To set up a short trade, investors will look for an indication of when the stock closed below the previous day’s close (a filled red candlestick where the body, not just the wick is below the previous day’s close) and also when it closed at a low below its most recent low.
Limitations of Bollinger bands
Bollinger bands are one of many technical indicators that traders use, and they can be effective for beginning traders who are looking for signals to enter and exit trades. However, like many technical indicators, they have some limitations. Some of the more common ones are listed below.
- Bollinger bands are reactive, not predictive– Bollinger bands show price volatility. They are excellent at showing overbought or oversold conditions, however, they do not indicate whether buying pressure or selling pressure (i.e. momentum) will continue. In some cases, the momentum of a stock’s price action will extend well after the upper or lower band has been breached. Bollinger bands also do not indicate with certainty when a breakout pattern will begin.
- Bollinger bands work best when markets are moving in a tight, predictable range– Bollinger bands can be thought of as a floor and a ceiling with stock prices bouncing between the two. When markets are changing quickly or investor sentiment is changing rapidly, Bollinger bands become less accurate. In the same way, Bollinger bands can be slow to react, and therefore be less reliable when the market or a particular security is affected by adverse news.
- Bollinger bands can be difficult for novice traders to use – Most tutorials of Bollinger bands are showing price action that has already happened. This makes it easier to see the right times to make trades. But when tracking Bollinger bands in real time, a chart pattern can be much more difficult to pick out.
- Bollinger bands can produce false buy or sell signals – When volatility is low and the bands contract, it can be more likely that prices will bounce between the upper and lower band. However, this is not always seen as a reliable indicator, particularly for day trading.
- Default settings may not fit all trading styles – Typical defaults on trading software will be to show Bollinger bands with a 20-day moving average and two standard deviations (one above and one below the moving average). However, these settings don’t fit all trading styles. For example, active traders such as day traders may require a shorter moving average or less standard deviation. Long traders may want a longer moving average or more standard deviation.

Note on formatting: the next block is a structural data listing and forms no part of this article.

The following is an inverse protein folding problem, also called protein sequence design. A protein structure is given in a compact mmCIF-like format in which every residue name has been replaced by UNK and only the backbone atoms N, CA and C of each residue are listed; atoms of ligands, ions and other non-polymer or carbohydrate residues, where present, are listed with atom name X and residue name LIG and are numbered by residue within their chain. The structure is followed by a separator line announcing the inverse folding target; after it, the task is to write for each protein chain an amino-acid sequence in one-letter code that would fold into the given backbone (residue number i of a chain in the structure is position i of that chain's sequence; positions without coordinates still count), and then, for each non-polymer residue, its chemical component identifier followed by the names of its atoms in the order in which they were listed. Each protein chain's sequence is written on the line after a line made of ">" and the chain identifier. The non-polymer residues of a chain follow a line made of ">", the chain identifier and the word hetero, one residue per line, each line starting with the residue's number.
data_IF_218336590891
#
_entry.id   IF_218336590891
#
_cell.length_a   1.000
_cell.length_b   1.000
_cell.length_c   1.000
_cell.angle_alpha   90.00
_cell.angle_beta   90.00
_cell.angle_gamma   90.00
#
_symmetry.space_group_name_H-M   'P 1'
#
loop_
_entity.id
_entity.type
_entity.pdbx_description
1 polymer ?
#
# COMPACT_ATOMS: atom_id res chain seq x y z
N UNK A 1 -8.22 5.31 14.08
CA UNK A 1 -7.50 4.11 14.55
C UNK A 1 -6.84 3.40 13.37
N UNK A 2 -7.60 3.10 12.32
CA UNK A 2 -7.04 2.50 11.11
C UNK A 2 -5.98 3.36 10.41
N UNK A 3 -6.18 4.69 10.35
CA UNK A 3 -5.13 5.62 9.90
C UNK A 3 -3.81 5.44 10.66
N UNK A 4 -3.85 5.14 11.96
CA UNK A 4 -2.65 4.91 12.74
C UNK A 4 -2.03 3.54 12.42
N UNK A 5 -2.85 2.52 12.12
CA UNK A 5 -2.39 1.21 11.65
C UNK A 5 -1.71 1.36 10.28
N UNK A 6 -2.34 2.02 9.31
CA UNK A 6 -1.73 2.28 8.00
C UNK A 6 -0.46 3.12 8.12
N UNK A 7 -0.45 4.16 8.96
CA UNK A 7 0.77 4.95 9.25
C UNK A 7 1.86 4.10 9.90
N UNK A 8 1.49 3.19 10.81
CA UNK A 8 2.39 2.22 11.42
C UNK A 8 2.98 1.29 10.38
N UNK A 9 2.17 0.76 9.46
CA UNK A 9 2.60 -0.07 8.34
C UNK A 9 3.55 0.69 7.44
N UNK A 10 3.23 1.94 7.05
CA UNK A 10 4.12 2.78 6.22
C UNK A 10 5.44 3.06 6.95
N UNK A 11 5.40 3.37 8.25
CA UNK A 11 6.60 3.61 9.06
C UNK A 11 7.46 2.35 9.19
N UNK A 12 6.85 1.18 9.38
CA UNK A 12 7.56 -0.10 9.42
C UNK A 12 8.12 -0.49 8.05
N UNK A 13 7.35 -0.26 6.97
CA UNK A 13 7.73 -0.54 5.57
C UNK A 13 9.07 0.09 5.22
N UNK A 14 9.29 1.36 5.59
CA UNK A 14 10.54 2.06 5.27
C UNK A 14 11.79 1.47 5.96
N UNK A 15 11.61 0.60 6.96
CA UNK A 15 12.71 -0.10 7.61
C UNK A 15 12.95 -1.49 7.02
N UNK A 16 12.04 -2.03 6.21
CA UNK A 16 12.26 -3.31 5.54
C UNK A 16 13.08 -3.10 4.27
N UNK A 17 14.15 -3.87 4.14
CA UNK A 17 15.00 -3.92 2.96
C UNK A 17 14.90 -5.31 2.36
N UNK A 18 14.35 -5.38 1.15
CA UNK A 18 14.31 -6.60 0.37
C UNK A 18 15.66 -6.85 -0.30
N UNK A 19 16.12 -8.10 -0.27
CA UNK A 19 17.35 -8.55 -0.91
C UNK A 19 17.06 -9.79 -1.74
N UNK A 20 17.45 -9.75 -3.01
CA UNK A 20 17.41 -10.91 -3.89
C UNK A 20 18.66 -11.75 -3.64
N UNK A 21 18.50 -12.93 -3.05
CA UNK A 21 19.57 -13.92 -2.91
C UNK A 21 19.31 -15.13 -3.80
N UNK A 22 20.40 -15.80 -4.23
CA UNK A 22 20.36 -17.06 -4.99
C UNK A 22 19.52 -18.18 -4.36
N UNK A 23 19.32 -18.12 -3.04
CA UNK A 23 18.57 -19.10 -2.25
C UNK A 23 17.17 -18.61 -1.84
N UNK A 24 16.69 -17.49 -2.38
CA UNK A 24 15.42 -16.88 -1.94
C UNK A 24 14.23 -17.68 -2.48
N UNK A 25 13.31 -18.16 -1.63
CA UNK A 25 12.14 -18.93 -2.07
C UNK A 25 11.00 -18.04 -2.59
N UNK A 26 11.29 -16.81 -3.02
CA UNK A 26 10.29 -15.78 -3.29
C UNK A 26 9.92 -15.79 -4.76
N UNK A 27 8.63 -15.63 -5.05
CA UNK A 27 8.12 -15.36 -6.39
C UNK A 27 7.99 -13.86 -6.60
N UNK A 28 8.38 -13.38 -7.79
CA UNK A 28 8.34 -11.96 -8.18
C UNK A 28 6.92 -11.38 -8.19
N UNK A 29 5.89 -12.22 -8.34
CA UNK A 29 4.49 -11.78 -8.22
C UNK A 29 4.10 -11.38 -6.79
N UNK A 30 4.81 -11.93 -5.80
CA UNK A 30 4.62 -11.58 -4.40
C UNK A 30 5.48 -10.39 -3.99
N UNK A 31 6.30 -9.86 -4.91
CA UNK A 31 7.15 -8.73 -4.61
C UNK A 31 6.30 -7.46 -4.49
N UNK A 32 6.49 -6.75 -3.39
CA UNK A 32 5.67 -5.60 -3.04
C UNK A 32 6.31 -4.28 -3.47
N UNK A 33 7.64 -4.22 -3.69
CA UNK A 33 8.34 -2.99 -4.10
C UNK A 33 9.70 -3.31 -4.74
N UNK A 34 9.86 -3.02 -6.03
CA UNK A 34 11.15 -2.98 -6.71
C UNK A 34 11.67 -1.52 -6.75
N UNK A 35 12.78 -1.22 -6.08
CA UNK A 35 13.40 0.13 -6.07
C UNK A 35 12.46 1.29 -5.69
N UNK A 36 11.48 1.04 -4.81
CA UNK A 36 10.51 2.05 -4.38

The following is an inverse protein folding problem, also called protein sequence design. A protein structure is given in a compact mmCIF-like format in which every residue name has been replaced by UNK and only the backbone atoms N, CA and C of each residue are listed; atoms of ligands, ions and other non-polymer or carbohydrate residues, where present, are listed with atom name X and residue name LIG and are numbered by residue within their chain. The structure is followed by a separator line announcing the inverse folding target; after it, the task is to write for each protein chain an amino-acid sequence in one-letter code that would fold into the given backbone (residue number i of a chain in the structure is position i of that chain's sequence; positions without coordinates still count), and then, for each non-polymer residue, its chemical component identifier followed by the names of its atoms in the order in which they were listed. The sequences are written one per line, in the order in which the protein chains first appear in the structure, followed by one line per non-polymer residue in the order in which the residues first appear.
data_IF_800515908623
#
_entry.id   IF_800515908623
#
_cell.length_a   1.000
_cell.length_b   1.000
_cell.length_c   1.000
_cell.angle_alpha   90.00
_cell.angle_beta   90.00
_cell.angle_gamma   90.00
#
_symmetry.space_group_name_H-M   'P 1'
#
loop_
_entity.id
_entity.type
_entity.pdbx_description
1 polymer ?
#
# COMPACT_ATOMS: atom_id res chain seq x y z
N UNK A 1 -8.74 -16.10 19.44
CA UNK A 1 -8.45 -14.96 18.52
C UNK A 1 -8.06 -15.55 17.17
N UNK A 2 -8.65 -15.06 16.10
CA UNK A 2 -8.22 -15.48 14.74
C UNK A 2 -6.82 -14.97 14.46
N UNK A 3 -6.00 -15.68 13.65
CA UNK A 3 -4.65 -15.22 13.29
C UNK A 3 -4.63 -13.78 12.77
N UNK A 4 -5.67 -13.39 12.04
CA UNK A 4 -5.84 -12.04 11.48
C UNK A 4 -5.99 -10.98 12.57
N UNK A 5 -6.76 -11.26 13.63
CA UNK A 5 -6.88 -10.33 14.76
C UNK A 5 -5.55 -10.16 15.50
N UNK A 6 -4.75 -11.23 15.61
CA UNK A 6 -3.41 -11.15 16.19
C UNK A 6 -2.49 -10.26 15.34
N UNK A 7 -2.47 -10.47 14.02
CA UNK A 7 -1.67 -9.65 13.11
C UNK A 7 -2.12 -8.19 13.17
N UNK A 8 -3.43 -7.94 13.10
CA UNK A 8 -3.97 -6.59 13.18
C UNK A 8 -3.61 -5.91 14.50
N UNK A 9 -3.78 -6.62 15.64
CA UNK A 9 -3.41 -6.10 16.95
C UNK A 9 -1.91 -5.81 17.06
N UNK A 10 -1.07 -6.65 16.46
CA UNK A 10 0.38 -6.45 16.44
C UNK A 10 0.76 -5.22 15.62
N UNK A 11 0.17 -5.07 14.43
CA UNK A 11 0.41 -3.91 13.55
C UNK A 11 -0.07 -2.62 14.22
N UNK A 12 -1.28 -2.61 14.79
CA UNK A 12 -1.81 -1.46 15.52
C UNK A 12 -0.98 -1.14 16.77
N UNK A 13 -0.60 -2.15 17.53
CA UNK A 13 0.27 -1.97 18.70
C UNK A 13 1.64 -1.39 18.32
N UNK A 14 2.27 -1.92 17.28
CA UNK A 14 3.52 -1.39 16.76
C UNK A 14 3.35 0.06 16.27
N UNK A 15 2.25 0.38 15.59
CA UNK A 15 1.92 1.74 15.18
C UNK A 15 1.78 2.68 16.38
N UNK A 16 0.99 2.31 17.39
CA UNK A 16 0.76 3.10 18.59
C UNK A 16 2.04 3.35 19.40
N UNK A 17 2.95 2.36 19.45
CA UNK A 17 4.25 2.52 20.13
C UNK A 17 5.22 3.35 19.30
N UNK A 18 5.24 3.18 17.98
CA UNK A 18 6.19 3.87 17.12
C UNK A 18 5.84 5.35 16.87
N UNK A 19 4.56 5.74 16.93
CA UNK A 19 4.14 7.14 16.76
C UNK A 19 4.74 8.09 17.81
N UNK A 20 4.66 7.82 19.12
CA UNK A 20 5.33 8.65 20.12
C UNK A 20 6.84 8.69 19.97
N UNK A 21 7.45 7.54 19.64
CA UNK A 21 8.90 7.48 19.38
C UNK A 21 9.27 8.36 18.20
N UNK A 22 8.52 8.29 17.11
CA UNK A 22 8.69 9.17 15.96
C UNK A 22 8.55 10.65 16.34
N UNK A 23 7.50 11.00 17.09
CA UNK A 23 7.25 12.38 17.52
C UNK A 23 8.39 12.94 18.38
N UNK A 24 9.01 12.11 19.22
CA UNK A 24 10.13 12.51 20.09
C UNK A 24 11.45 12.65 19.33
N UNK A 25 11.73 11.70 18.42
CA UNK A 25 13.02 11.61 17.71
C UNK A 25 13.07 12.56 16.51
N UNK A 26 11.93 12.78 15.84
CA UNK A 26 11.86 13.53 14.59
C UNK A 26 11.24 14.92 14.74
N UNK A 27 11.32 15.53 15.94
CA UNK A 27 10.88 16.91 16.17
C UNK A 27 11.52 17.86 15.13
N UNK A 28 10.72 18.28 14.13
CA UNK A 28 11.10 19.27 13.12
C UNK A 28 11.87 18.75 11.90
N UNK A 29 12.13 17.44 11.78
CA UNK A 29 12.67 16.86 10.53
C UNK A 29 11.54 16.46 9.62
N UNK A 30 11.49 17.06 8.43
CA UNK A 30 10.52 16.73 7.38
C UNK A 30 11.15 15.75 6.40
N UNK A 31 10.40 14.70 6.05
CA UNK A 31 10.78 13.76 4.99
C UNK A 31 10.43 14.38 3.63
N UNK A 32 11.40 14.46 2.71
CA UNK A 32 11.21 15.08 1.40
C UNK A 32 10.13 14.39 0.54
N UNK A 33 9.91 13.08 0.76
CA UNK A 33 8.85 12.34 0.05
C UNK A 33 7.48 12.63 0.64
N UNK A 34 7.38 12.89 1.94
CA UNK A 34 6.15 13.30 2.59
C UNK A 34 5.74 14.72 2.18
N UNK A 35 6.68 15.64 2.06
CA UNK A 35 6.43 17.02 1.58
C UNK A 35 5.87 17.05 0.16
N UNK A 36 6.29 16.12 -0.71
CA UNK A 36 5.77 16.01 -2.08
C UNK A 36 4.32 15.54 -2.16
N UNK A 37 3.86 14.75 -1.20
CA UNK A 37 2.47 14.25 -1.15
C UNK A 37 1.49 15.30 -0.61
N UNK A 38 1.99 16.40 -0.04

- Bollinger bands do not provide real-time input – Because Bollinger bands are calculated based on a standard moving average (SMA), there is always a delay that traders should be aware of.
- Bollinger bands show where prices are at a moment in time and cannot be used to predict historical trends – Traders know that the price of a security will tend to repeat itself over time, but Bollinger bands only show where volatility is at a given moment.
The bottom line on Bollinger bands
Bollinger bands are a technical analysis tool that along with a simple moving average (SMA) measures the market volatility associated with a particular security. A Bollinger band is represented by two lines one above and one below a standard moving average. In most cases, a default Bollinger band will show a band one standard deviation above and one standard deviation below a 20-day standard moving average. Bollinger bands were the creation of John Bollinger, a renowned technical trader.
The two concepts that help inform trades using Bollinger bands are Band Squeeze and The Breakout. Band Squeeze defines periods where the band widths contract which indicates volatility is low and the security may be entering a period of high volatility. The Breakout is a point where the price of a security breaches either the top or bottom band. This can be another signal that a stock is trying to break out of a tight range.
Although Bollinger bands can be a helpful tool that gives investors a higher probability of success, they are not considered a stand-alone indicator. One of the key reasons for this is that they are inherently a reactive tool more than a predictive tool. In fact, the more volatility associated with a security, the less reliable the Bollinger bands will be.